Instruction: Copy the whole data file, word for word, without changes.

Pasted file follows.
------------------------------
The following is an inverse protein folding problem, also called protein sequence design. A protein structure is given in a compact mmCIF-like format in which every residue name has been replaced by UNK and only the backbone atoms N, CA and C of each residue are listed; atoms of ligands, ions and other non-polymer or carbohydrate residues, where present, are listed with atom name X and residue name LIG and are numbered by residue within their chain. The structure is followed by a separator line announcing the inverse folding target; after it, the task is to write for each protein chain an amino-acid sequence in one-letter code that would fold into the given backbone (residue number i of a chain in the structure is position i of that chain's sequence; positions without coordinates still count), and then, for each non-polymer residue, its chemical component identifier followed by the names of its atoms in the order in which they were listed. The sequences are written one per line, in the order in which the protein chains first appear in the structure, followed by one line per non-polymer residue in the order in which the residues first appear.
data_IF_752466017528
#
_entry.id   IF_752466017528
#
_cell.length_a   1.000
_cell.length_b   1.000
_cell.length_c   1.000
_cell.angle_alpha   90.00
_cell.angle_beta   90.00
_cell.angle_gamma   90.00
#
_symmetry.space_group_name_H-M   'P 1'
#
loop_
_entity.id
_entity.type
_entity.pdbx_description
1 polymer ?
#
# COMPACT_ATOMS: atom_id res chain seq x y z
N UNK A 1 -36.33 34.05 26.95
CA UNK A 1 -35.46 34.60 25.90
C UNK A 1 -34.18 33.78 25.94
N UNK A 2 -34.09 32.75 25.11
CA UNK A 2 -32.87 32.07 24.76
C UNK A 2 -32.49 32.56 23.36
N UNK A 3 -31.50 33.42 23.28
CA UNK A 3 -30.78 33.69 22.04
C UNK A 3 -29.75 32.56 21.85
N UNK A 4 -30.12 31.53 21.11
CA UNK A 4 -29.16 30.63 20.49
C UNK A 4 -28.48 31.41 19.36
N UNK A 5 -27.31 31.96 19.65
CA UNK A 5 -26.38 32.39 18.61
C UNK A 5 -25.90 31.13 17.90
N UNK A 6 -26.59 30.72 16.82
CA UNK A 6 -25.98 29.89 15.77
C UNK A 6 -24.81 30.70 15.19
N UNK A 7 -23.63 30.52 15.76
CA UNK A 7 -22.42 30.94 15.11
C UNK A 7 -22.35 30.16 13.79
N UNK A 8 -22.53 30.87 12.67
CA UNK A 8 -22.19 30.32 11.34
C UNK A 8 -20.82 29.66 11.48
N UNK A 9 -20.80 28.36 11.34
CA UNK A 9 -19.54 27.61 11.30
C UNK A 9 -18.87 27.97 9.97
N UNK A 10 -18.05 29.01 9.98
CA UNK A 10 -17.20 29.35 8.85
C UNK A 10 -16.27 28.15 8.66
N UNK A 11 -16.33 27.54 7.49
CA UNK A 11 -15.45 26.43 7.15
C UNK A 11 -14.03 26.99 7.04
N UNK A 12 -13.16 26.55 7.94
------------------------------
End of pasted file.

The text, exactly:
The following is an inverse protein folding problem, also called protein sequence design. A protein structure is given in a compact mmCIF-like format in which every residue name has been replaced by UNK and only the backbone atoms N, CA and C of each residue are listed; atoms of ligands, ions and other non-polymer or carbohydrate residues, where present, are listed with atom name X and residue name LIG and are numbered by residue within their chain. The structure is followed by a separator line announcing the inverse folding target; after it, the task is to write for each protein chain an amino-acid sequence in one-letter code that would fold into the given backbone (residue number i of a chain in the structure is position i of that chain's sequence; positions without coordinates still count), and then, for each non-polymer residue, its chemical component identifier followed by the names of its atoms in the order in which they were listed. The sequences are written one per line, in the order in which the protein chains first appear in the structure, followed by one line per non-polymer residue in the order in which the residues first appear.
data_IF_752466017528
#
_entry.id   IF_752466017528
#
_cell.length_a   1.000
_cell.length_b   1.000
_cell.length_c   1.000
_cell.angle_alpha   90.00
_cell.angle_beta   90.00
_cell.angle_gamma   90.00
#
_symmetry.space_group_name_H-M   'P 1'
#
loop_
_entity.id
_entity.type
_entity.pdbx_description
1 polymer ?
#
# COMPACT_ATOMS: atom_id res chain seq x y z
N UNK A 1 -36.33 34.05 26.95
CA UNK A 1 -35.46 34.60 25.90
C UNK A 1 -34.18 33.78 25.94
N UNK A 2 -34.09 32.75 25.11
CA UNK A 2 -32.87 32.07 24.76
C UNK A 2 -32.49 32.56 23.36
N UNK A 3 -31.50 33.42 23.28
CA UNK A 3 -30.78 33.69 22.04
C UNK A 3 -29.75 32.56 21.85
N UNK A 4 -30.12 31.53 21.11
CA UNK A 4 -29.16 30.63 20.49
C UNK A 4 -28.48 31.41 19.36
N UNK A 5 -27.31 31.96 19.65
CA UNK A 5 -26.38 32.39 18.61
C UNK A 5 -25.90 31.13 17.90
N UNK A 6 -26.59 30.72 16.82
CA UNK A 6 -25.98 29.89 15.77
C UNK A 6 -24.81 30.70 15.19
N UNK A 7 -23.63 30.52 15.76
CA UNK A 7 -22.42 30.94 15.11
C UNK A 7 -22.35 30.16 13.79
N UNK A 8 -22.53 30.87 12.67
CA UNK A 8 -22.19 30.32 11.34
C UNK A 8 -20.82 29.66 11.48
N UNK A 9 -20.80 28.36 11.34
CA UNK A 9 -19.54 27.61 11.30
C UNK A 9 -18.87 27.97 9.97
N UNK A 10 -18.05 29.01 9.98
CA UNK A 10 -17.20 29.35 8.85
C UNK A 10 -16.27 28.15 8.66
N UNK A 11 -16.33 27.54 7.49
CA UNK A 11 -15.45 26.43 7.15
C UNK A 11 -14.03 26.99 7.04
N UNK A 12 -13.16 26.55 7.94